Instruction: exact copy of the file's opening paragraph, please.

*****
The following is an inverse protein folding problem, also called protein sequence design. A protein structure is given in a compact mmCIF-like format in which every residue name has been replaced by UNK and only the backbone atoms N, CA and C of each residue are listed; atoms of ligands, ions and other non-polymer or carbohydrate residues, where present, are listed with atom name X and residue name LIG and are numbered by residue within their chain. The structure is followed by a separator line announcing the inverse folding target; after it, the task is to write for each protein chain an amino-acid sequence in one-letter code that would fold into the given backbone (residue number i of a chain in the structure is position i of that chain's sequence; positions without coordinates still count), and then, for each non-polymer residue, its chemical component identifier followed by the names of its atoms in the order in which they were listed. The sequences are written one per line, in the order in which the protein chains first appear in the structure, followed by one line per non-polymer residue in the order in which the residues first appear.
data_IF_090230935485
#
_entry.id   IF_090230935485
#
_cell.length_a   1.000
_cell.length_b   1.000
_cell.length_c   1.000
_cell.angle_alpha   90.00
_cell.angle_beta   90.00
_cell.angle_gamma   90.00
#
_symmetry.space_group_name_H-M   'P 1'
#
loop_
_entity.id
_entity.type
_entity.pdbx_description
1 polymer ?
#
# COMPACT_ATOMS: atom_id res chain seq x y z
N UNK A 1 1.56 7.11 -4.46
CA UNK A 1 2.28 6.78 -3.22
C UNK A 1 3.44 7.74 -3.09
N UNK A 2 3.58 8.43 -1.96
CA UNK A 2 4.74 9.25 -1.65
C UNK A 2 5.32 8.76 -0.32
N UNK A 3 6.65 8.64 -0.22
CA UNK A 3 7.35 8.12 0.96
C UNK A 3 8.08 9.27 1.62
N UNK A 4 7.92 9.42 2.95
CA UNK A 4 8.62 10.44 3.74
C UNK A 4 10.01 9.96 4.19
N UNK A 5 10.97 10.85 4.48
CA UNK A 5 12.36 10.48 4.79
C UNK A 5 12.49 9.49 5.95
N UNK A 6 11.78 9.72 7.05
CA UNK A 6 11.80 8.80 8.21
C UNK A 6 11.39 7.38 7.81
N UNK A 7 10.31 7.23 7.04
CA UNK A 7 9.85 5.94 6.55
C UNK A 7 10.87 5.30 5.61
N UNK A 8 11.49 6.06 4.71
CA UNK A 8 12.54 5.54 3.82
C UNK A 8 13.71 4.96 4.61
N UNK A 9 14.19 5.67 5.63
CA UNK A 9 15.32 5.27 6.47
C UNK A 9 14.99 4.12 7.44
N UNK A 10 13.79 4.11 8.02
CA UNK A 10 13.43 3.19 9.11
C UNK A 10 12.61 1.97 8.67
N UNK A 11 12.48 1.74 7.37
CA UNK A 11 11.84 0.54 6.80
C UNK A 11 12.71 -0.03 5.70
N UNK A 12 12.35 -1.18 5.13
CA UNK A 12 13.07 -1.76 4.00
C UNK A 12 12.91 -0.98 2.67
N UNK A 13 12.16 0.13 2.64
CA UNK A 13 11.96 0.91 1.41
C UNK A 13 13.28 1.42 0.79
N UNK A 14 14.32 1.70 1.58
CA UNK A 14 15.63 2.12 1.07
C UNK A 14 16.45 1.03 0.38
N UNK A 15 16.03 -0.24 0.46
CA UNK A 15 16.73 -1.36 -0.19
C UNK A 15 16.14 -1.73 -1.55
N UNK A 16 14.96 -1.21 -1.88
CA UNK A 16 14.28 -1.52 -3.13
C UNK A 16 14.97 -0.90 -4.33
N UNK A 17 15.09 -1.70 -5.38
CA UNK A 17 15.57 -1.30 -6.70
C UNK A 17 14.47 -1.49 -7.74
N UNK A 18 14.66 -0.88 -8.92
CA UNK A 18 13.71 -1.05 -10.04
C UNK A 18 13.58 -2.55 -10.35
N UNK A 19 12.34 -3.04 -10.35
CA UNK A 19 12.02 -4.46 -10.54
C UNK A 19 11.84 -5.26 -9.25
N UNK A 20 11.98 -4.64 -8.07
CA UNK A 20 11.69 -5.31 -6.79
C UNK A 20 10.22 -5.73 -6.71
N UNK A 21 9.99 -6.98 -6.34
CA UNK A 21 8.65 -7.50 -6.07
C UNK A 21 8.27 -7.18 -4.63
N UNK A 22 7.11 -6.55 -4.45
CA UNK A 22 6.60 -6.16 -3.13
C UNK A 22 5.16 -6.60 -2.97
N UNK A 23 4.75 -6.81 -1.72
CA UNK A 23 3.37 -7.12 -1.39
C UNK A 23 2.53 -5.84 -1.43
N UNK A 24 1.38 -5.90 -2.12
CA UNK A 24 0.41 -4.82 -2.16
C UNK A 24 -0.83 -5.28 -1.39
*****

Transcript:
The following is an inverse protein folding problem, also called protein sequence design. A protein structure is given in a compact mmCIF-like format in which every residue name has been replaced by UNK and only the backbone atoms N, CA and C of each residue are listed; atoms of ligands, ions and other non-polymer or carbohydrate residues, where present, are listed with atom name X and residue name LIG and are numbered by residue within their chain. The structure is followed by a separator line announcing the inverse folding target; after it, the task is to write for each protein chain an amino-acid sequence in one-letter code that would fold into the given backbone (residue number i of a chain in the structure is position i of that chain's sequence; positions without coordinates still count), and then, for each non-polymer residue, its chemical component identifier followed by the names of its atoms in the order in which they were listed. The sequences are written one per line, in the order in which the protein chains first appear in the structure, followed by one line per non-polymer residue in the order in which the residues first appear.